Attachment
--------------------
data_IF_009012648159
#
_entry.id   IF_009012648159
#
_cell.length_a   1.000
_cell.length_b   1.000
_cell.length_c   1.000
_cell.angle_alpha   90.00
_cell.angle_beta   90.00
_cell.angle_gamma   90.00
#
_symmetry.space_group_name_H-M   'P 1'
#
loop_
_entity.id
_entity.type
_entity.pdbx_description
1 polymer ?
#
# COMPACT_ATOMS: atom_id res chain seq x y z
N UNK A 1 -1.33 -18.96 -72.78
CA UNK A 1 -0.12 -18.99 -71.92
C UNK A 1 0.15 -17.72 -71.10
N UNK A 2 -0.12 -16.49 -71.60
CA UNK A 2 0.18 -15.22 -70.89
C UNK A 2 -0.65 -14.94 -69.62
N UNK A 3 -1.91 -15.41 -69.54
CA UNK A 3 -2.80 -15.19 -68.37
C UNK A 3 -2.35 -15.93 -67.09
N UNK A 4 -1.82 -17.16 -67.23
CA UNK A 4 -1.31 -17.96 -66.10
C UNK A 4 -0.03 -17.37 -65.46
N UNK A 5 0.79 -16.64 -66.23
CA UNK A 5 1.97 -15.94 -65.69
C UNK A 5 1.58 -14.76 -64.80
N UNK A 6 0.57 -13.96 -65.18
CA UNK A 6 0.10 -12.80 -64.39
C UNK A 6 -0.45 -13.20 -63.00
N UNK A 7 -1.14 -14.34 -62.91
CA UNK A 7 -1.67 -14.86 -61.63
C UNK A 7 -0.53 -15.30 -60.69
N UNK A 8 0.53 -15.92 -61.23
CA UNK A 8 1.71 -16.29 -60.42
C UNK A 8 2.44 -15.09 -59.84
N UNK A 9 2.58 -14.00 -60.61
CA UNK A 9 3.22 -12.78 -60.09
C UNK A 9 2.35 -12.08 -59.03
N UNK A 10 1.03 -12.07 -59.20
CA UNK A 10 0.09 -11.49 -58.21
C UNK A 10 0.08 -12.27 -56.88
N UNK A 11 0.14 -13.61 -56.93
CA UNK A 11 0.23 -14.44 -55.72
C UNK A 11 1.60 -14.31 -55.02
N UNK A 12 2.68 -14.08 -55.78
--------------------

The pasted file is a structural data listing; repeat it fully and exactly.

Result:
data_IF_009012648159
#
_entry.id   IF_009012648159
#
_cell.length_a   1.000
_cell.length_b   1.000
_cell.length_c   1.000
_cell.angle_alpha   90.00
_cell.angle_beta   90.00
_cell.angle_gamma   90.00
#
_symmetry.space_group_name_H-M   'P 1'
#
loop_
_entity.id
_entity.type
_entity.pdbx_description
1 polymer ?
#
# COMPACT_ATOMS: atom_id res chain seq x y z
N UNK A 1 -1.33 -18.96 -72.78
CA UNK A 1 -0.12 -18.99 -71.92
C UNK A 1 0.15 -17.72 -71.10
N UNK A 2 -0.12 -16.49 -71.60
CA UNK A 2 0.18 -15.22 -70.89
C UNK A 2 -0.65 -14.94 -69.62
N UNK A 3 -1.91 -15.41 -69.54
CA UNK A 3 -2.80 -15.19 -68.37
C UNK A 3 -2.35 -15.93 -67.09
N UNK A 4 -1.82 -17.16 -67.23
CA UNK A 4 -1.31 -17.96 -66.10
C UNK A 4 -0.03 -17.37 -65.46
N UNK A 5 0.79 -16.64 -66.23
CA UNK A 5 1.97 -15.94 -65.69
C UNK A 5 1.58 -14.76 -64.80
N UNK A 6 0.57 -13.96 -65.18
CA UNK A 6 0.10 -12.80 -64.39
C UNK A 6 -0.45 -13.20 -63.00
N UNK A 7 -1.14 -14.34 -62.91
CA UNK A 7 -1.67 -14.86 -61.63
C UNK A 7 -0.53 -15.30 -60.69
N UNK A 8 0.53 -15.92 -61.23
CA UNK A 8 1.71 -16.29 -60.42
C UNK A 8 2.44 -15.09 -59.84
N UNK A 9 2.58 -14.00 -60.61
CA UNK A 9 3.22 -12.78 -60.09
C UNK A 9 2.35 -12.08 -59.03
N UNK A 10 1.03 -12.07 -59.20
CA UNK A 10 0.09 -11.49 -58.21
C UNK A 10 0.08 -12.27 -56.88
N UNK A 11 0.14 -13.61 -56.93
CA UNK A 11 0.23 -14.44 -55.72
C UNK A 11 1.60 -14.31 -55.02
N UNK A 12 2.68 -14.08 -55.78